Cameron v Liverpool Victoria Insurance Co Ltd [2019] UKSC 6

The Supreme Court in London recently considered if, and when, it is permissible to sue an unknown defendant.

The Claimant was injured in a hit and run collision with a Nissan Micra in May 2013. The registered keeper of the Micra was not the driver and declined to identify who was.  The car was insured under a policy with Liverpool Victoria Insurance Co. Ltd. (‘LV=’) in the name of a third party, now believed to be non-existent.  In any event, the registered keeper was not covered under that policy.

Proceedings were initially issued against the registered keeper with LV= being joined for a declaration that it would be liable to meet any judgement.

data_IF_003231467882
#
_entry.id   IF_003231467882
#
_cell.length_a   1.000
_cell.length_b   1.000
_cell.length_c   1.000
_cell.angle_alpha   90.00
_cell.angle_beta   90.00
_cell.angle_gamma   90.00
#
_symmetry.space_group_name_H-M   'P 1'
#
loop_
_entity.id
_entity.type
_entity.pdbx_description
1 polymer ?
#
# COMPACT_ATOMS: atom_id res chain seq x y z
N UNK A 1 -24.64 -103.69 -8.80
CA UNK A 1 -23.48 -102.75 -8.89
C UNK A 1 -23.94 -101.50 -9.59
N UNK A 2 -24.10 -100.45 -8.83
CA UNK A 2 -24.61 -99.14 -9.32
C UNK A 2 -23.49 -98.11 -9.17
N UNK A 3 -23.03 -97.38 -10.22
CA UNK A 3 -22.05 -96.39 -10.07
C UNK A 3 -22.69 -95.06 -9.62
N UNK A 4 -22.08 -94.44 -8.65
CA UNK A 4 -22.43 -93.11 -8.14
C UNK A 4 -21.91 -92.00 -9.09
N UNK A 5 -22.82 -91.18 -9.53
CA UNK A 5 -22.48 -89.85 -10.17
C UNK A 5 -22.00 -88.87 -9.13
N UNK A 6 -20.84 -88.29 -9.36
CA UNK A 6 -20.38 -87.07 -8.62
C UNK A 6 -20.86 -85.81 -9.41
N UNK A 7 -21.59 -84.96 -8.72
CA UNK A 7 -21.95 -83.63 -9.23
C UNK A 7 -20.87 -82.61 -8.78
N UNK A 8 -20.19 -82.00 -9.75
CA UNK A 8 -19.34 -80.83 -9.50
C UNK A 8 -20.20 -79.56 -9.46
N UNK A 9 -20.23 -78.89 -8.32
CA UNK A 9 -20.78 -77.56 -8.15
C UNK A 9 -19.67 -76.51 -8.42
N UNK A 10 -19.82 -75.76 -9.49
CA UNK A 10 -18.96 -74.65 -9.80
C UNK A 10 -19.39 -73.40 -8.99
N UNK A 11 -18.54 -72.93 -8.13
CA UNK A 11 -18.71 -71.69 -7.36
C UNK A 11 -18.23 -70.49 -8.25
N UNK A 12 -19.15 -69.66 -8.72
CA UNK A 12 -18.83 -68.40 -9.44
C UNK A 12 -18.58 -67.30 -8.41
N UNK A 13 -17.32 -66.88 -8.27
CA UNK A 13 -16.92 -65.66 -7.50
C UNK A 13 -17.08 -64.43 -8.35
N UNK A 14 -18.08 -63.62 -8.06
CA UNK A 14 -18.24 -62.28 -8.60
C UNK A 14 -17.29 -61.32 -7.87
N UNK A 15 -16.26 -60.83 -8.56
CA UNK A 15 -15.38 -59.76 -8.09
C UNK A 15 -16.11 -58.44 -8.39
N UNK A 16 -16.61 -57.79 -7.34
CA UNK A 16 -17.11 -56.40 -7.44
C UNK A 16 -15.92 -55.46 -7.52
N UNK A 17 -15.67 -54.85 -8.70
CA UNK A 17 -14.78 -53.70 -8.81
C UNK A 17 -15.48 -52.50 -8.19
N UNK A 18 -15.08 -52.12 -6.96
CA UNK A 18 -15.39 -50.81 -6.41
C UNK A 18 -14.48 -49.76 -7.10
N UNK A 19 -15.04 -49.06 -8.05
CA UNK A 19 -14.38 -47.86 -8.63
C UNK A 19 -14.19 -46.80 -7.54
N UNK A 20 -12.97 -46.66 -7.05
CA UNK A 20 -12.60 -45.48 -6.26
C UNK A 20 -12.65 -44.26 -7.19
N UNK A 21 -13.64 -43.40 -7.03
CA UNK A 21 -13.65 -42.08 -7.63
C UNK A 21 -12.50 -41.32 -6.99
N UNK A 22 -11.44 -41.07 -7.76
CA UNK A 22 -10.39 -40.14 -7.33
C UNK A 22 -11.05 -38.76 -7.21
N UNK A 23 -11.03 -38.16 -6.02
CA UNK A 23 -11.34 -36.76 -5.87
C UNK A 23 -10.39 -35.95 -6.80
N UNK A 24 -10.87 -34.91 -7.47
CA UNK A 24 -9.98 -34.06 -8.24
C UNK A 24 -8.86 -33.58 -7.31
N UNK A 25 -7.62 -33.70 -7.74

LV= denied liability.  The Claimant then sought to substitute the registered keeper as defendant with ‘the person unknown driving vehicle registration number Y598 SPS who collided with vehicle registration number KG03 ZJZ on 26 May 2013.’ 

This application was dismissed by the District Judge and on appeal to the County Court Judge.  This position was, however, overturned by the Court of Appeal who considered that they had a discretion to permit an unknown person to be sued whenever justice required it even though there was an alternative right of claim against the Motor Insurance Bureau (‘MIB’).

The Supreme Court allowed LV=’s appeal. It was held that the only direct right against the insurer is the right to require it to satisfy a judgment against the driver once their liability has been established in legal proceedings. In this case, because judgment cannot be obtained against an unknown party, the only recourse is against the MIB.

By Paul Sullivan FRSA

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